Aspect, 2004 (2004)
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Reviewed by Hilary Williamson
is speculative fiction, that's heavy on speculation and light on fiction. The story develops slowly, as the author explains humanity's evolution to this far future, through a philosophical presentation of various races that coexist at different levels of human development.
t's told from the point of view of Cley, who is an
, one of a group of
brought to life from the oldest of human genes. In the time in which Cley lives,
co-exist at various levels of human evolution. Cley is raised in an extended family by a series of
mother of the moment
'). The long-lived (essentially immortal)
have given Cley's people, the
, the task of helping with '
regreening the world
'. Cley longs for her departed father, falls in love with
Kurani, and works with him in the '
Library of Life
'. Then terror strikes from the skies and all the
are wiped out except for Cley, who is healed and helped by the sentient '
Seeker After Patterns
', a being distantly descended from raccoons.
fter an accidental inter-dimensional journey (tagging along with
), and another savage attack from the skies, Cley becomes gradually disenchanted by the paternalistic care of the
, who '
Treat her like a vaguely remembered pet.
' She and Seeker escape, Cley in search of other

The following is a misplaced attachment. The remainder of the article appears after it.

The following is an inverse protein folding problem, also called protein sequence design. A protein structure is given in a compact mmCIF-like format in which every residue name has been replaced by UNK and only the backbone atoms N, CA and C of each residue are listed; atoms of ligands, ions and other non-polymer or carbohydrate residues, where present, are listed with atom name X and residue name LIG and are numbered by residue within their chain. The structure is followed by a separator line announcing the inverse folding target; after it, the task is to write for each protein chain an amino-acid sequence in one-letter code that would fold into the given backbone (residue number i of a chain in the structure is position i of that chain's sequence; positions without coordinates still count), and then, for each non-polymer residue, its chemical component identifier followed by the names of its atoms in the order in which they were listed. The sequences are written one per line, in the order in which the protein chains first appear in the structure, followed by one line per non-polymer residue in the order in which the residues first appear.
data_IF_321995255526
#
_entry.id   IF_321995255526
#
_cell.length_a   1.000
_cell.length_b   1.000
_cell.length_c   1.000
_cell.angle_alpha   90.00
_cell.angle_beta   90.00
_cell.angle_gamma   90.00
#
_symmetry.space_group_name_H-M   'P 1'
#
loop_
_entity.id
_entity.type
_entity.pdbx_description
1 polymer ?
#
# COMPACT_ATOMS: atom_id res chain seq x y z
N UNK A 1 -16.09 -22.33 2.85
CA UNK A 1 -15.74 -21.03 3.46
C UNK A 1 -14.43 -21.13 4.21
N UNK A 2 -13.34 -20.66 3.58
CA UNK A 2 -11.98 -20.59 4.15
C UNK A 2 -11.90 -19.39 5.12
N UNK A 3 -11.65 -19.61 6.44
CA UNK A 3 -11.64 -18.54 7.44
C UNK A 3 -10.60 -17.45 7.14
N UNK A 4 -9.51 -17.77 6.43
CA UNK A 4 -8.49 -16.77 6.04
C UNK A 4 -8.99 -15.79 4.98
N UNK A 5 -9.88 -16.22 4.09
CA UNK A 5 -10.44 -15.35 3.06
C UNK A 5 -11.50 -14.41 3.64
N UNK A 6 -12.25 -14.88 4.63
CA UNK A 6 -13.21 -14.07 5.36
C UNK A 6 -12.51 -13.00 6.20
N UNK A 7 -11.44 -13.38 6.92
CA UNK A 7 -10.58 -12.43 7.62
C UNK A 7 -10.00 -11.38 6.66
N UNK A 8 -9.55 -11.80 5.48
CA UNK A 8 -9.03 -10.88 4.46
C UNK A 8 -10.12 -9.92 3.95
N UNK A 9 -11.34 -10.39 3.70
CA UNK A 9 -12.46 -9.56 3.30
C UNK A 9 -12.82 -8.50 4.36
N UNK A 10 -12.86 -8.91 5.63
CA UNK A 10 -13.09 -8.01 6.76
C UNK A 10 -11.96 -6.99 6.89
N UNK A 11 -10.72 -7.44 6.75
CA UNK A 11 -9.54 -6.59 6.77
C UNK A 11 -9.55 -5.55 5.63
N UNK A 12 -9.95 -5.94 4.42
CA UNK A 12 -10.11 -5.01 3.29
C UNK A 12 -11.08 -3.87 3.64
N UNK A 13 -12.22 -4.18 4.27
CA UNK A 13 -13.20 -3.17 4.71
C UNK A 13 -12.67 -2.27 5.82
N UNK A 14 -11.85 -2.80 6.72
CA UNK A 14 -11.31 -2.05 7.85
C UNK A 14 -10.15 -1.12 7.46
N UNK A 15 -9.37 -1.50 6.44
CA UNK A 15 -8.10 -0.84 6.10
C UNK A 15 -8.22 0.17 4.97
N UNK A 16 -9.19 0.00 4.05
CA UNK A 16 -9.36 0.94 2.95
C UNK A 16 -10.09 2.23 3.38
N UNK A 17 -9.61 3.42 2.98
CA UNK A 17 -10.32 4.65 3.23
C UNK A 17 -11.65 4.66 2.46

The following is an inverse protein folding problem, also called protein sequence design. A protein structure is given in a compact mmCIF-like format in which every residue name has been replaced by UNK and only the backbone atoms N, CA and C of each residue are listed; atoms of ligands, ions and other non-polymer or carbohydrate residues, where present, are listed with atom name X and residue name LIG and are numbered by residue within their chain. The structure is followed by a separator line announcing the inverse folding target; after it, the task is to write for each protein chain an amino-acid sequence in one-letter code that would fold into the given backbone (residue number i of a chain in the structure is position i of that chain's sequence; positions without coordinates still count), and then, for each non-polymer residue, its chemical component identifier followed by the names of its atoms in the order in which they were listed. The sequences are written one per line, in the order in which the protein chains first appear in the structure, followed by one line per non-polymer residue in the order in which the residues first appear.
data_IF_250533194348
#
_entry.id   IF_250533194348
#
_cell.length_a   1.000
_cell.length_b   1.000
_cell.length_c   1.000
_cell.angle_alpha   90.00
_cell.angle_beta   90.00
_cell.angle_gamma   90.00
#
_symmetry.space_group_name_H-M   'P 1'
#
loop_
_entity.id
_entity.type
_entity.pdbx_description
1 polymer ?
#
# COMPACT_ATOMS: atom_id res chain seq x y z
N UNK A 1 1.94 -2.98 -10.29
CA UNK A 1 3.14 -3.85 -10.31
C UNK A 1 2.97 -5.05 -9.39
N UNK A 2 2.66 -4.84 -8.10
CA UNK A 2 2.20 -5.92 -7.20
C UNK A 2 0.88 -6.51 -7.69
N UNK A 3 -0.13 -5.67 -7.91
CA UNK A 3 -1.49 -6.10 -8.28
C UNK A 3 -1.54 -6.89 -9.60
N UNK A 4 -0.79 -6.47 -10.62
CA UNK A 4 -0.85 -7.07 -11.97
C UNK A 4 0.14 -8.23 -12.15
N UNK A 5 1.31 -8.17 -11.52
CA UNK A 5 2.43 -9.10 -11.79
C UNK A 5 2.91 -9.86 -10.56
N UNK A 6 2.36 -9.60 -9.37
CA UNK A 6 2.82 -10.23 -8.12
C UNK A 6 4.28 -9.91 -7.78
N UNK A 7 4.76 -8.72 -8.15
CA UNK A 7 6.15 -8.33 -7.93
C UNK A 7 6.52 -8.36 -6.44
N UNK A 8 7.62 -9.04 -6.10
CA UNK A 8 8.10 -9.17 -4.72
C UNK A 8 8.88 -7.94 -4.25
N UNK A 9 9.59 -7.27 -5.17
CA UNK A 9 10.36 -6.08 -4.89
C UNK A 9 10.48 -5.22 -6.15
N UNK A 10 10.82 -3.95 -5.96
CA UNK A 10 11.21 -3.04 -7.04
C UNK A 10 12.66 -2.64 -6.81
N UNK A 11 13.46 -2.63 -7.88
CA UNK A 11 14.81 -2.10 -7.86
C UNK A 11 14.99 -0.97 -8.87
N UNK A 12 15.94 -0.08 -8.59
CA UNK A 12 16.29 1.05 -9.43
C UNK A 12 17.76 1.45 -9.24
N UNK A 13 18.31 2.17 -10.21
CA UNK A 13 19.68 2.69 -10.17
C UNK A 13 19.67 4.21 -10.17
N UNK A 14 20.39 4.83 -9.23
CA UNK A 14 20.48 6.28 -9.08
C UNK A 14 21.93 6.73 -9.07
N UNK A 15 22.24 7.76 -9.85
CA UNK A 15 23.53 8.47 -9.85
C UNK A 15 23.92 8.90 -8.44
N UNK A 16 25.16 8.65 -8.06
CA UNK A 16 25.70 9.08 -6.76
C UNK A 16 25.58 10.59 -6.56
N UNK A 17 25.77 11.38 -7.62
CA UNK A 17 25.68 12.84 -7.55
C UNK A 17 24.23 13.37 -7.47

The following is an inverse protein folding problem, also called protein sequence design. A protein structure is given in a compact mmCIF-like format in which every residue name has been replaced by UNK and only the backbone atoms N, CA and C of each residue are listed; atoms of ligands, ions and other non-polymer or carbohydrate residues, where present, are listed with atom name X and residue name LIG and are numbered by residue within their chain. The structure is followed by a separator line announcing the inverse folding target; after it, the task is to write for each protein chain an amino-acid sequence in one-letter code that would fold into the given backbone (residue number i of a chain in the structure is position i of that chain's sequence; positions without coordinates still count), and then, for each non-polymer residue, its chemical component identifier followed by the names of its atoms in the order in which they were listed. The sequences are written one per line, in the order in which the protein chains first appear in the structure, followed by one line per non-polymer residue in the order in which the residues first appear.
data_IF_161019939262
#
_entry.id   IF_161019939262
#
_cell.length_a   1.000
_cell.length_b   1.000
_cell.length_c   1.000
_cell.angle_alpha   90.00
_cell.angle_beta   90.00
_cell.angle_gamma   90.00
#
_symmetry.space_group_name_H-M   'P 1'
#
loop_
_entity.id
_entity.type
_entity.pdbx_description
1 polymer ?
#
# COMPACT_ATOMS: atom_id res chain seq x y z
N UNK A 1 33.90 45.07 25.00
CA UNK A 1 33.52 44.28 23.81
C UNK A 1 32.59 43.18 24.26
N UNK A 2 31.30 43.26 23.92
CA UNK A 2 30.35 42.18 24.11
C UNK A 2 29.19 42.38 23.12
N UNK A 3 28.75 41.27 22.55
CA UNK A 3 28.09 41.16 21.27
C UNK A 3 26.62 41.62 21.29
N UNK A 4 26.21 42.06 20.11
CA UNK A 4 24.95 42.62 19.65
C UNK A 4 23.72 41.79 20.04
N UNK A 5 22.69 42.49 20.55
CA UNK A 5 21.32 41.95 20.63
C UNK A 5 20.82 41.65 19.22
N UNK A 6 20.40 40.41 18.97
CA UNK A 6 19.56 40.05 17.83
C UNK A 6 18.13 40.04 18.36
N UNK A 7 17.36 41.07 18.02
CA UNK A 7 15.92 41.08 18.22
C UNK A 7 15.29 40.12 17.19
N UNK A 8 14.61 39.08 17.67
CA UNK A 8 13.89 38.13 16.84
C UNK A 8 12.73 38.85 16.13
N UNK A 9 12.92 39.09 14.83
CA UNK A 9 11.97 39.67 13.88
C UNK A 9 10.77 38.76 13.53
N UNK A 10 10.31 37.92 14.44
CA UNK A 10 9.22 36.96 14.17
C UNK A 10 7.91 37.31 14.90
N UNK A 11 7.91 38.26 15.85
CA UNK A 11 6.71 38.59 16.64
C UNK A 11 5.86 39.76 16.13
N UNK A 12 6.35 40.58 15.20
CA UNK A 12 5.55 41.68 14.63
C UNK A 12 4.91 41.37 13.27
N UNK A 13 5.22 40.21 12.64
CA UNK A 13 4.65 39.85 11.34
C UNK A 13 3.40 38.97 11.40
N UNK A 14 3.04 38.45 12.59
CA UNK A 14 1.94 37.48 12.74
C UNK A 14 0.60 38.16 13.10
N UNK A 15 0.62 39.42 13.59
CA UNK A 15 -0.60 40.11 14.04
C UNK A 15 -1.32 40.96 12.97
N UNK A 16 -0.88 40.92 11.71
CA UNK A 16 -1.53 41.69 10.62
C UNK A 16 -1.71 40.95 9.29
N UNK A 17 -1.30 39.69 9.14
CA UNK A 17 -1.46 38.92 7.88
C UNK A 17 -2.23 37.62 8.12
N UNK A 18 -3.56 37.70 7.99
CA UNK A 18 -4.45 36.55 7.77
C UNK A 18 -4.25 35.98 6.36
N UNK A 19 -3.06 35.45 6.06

(Seeker's motivations are obscure.) As Cley and Seeker flee across the Solar system, travelling in space leviathans and pursued both by
and their enemy, we gradually learn more. Eons before, humanity fought and caged the
(inscrutable alien minds that have extinguished entire civilizations), and subsequently went into a decline. Now this formidable and wholly malignant intelligence has broken free, and an
is needed to aid in its defeat.
uch of the characters' philosophic musings are hard to fathom, but I enjoyed some of the repartée between Cley and Seeker, as when she asks him how lesser can make greater, and he replies, '
Every parent stands perplexed by it.
' Overall, while
is extremely impressive in scope and imagination, it's not my cup of tea, as my SF tastes tend to less abstraction and more story.
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